From investigation into the universe’s dark matter and the development of new quantum materials, to the literary origins of two of America’s most popular religious movements and computational approaches to the study of cell biology, four researchers from across the Faculty of Arts & Science at the University of Toronto have been awarded Canada Research Chairs (CRCs) recognizing the promise of further advances in their respective fields.
Marking its 20th anniversary this year, the CRC program is the centrepiece of the federal government’s strategy to make Canada a leader in research and development. The program seeks to attract and retain researchers in engineering and the natural sciences, health sciences, humanities and social sciences.
New Arts & Science Canada Research Chairs are:
Hae-Young Kee, professor, Department of Physics – Canada Research Chair in Theory of Quantum Materials
John Rogers, professor, Department of English – Canada Research Chair in Early Modern Literature and Culture
With the ever-growing need for powerful computation and the physical size limitation of transistors, quantum materials with properties of entangled physics have become essential for the first steps into quantum computation. Professor Hae-Young Kee proposes to explore new materials involving fractional particles that will elevate the capacities of modern technology and bridge the gap between abstract theory and real materials.
Professor John Rogers’s project, “Latter-Day Milton: Paradise Lost and the Creation of America’s God”, explores the role that poet John Milton's 17th-century epic played in the inception of two of America's most imaginatively robust 19th-century religions, the Church of Jesus Christ of Latter-day Saints and Seventh-Day Adventism. His is the first study to identify the unmistakably literary origin of the theology of those two religious movements, which currently claim over 30 million adherents. It is also the first to pursue why and how so many pious but minimally educated, minimally literate 19th-century Americans assumed the unlikely challenge of reading the daunting masterpiece of the English Renaissance.
Renewed Arts & Science Canada Research Chairs are:
Jo Bovy, associate professor, David A. Dunlap Department of Astronomy & Astrophysics – Canada Research Chair in Galactic Astrophysics
Alan Moses, professor, Department of Cell & Systems Biology – Canada Research Chair in Computational Biology
Of all the constituents of the universe, dark matter is one of the most mysterious. Five times more abundant than the ordinary and familiar matter found in planets and stars, and crucial in keeping galaxies from flying apart, little is known about its physical properties. Associate Professor Jo Bovy’s research uses the dynamics of stars in the Milky Way Galaxy to map its dark matter in unprecedented detail. By searching for the imprints of the smallest concentrations of dark matter on stellar trajectories, Bovy’s findings will provide important new clues to its physical nature.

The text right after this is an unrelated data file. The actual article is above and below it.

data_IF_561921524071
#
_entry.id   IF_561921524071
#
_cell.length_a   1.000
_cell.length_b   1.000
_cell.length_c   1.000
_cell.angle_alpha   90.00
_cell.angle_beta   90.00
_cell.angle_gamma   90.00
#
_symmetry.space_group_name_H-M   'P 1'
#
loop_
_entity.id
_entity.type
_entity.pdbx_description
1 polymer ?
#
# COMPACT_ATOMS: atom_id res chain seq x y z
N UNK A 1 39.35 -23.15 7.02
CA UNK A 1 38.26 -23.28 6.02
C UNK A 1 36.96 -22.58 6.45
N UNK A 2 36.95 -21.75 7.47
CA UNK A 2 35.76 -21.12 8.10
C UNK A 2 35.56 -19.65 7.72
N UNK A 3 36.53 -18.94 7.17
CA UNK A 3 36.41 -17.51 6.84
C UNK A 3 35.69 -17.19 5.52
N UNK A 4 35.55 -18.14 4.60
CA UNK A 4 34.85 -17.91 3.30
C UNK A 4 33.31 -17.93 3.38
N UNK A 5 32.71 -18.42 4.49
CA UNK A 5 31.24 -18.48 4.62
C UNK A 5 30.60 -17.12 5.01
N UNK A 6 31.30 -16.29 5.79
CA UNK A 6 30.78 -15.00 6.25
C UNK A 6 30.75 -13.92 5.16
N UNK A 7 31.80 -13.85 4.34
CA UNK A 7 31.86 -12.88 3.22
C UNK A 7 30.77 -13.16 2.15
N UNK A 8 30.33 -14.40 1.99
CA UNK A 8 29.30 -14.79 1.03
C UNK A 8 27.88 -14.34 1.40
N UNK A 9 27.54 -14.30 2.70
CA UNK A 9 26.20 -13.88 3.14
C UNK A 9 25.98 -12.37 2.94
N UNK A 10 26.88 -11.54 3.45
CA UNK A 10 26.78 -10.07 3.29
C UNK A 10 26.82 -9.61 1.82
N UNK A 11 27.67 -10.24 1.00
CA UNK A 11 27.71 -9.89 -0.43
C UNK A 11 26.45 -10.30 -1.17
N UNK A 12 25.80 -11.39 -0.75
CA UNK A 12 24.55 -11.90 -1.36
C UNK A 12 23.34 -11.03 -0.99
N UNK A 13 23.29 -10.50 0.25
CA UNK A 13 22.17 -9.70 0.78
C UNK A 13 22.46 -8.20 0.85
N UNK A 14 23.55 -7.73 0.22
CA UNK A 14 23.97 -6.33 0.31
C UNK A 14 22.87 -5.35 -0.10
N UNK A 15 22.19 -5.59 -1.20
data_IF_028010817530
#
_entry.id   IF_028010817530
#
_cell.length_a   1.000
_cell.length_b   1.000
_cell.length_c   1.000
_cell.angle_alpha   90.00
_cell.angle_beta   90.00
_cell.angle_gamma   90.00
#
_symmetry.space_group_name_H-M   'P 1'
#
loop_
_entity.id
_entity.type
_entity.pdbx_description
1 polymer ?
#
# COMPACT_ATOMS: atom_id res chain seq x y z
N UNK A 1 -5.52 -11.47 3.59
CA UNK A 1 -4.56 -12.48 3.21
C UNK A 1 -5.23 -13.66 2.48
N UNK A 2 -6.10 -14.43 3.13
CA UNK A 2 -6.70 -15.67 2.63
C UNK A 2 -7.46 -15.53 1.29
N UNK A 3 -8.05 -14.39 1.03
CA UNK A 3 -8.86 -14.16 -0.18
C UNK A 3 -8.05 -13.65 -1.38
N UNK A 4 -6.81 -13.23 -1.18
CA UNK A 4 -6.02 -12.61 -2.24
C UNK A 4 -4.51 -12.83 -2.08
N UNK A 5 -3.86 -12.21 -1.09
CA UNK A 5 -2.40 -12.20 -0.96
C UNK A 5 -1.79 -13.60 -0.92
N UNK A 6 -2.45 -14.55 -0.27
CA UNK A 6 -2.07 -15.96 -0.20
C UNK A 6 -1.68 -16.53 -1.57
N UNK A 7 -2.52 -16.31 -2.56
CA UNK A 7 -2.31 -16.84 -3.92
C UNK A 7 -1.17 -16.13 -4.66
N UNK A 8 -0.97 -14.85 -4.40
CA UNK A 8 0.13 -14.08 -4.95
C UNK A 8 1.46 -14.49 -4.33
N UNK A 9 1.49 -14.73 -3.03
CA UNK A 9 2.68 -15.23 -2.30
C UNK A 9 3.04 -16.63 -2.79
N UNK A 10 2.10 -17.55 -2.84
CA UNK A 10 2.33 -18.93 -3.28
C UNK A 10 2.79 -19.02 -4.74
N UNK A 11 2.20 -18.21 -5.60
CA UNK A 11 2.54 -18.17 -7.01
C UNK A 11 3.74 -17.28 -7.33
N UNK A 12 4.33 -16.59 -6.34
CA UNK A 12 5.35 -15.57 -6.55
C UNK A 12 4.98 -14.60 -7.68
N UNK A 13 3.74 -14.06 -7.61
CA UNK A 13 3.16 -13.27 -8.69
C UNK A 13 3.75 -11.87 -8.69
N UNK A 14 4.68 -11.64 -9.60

Professor Alan Moses’s research is aimed at understanding the function and evolution of regulatory networks and sequences. His work touches on many of the major areas in computational biology, including DNA and protein-sequence analysis, phylogenetic models, population genetics, expression profiles, regulatory network simulations and image analysis. Moses’ vision is to integrate state-of-the-art computational methods, such as proteome-scale sequence-based bioinformatics and systems biology models, with quantitative single-cell measurements from flow cytometry and fluorescence microscopy.
“I am thrilled to congratulate Professors Bovy, Kee, Moses and Rogers on being recognized for their research excellence,” said Melanie Woodin, dean of the Faculty of Arts & Science. “Being awarded a Canada Research Chair is one of the country’s highest research honours, and the chairship will provide each of them with significant support in their pursuit of excellence in their respective fields.”
The four named today bring the total number of A&S chairholders to 59. U of T holds the largest allocation of research chairs in the country, with more than 300 chairs awarded to the University and its partner hospitals.